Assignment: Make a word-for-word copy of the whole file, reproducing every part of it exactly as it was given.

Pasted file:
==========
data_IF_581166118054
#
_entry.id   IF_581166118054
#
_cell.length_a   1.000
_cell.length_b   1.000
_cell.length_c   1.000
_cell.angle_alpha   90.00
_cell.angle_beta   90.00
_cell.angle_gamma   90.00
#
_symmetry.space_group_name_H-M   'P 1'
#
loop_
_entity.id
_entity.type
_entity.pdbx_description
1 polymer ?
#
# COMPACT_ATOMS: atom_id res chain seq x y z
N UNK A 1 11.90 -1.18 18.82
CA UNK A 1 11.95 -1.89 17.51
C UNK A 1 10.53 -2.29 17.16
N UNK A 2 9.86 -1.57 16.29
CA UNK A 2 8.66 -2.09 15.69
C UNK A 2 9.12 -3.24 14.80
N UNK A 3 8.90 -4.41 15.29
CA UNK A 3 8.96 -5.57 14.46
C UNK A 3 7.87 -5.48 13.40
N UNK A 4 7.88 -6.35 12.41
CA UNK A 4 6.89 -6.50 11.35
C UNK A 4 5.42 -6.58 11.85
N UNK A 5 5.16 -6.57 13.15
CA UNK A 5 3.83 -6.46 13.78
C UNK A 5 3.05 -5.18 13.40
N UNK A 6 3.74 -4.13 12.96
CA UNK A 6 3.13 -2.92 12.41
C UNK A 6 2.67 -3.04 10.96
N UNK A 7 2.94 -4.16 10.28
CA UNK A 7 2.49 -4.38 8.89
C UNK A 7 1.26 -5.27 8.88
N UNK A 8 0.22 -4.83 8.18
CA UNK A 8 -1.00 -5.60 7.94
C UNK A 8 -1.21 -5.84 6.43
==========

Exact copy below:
data_IF_581166118054
#
_entry.id   IF_581166118054
#
_cell.length_a   1.000
_cell.length_b   1.000
_cell.length_c   1.000
_cell.angle_alpha   90.00
_cell.angle_beta   90.00
_cell.angle_gamma   90.00
#
_symmetry.space_group_name_H-M   'P 1'
#
loop_
_entity.id
_entity.type
_entity.pdbx_description
1 polymer ?
#
# COMPACT_ATOMS: atom_id res chain seq x y z
N UNK A 1 11.90 -1.18 18.82
CA UNK A 1 11.95 -1.89 17.51
C UNK A 1 10.53 -2.29 17.16
N UNK A 2 9.86 -1.57 16.29
CA UNK A 2 8.66 -2.09 15.69
C UNK A 2 9.12 -3.24 14.80
N UNK A 3 8.90 -4.41 15.29
CA UNK A 3 8.96 -5.57 14.46
C UNK A 3 7.87 -5.48 13.40
N UNK A 4 7.88 -6.35 12.41
CA UNK A 4 6.89 -6.50 11.35
C UNK A 4 5.42 -6.58 11.85
N UNK A 5 5.16 -6.57 13.15
CA UNK A 5 3.83 -6.46 13.78
C UNK A 5 3.05 -5.18 13.40
N UNK A 6 3.74 -4.13 12.96
CA UNK A 6 3.13 -2.92 12.41
C UNK A 6 2.67 -3.04 10.96
N UNK A 7 2.94 -4.16 10.28
CA UNK A 7 2.49 -4.38 8.89
C UNK A 7 1.26 -5.27 8.88
N UNK A 8 0.22 -4.83 8.18
CA UNK A 8 -1.00 -5.60 7.94
C UNK A 8 -1.21 -5.84 6.43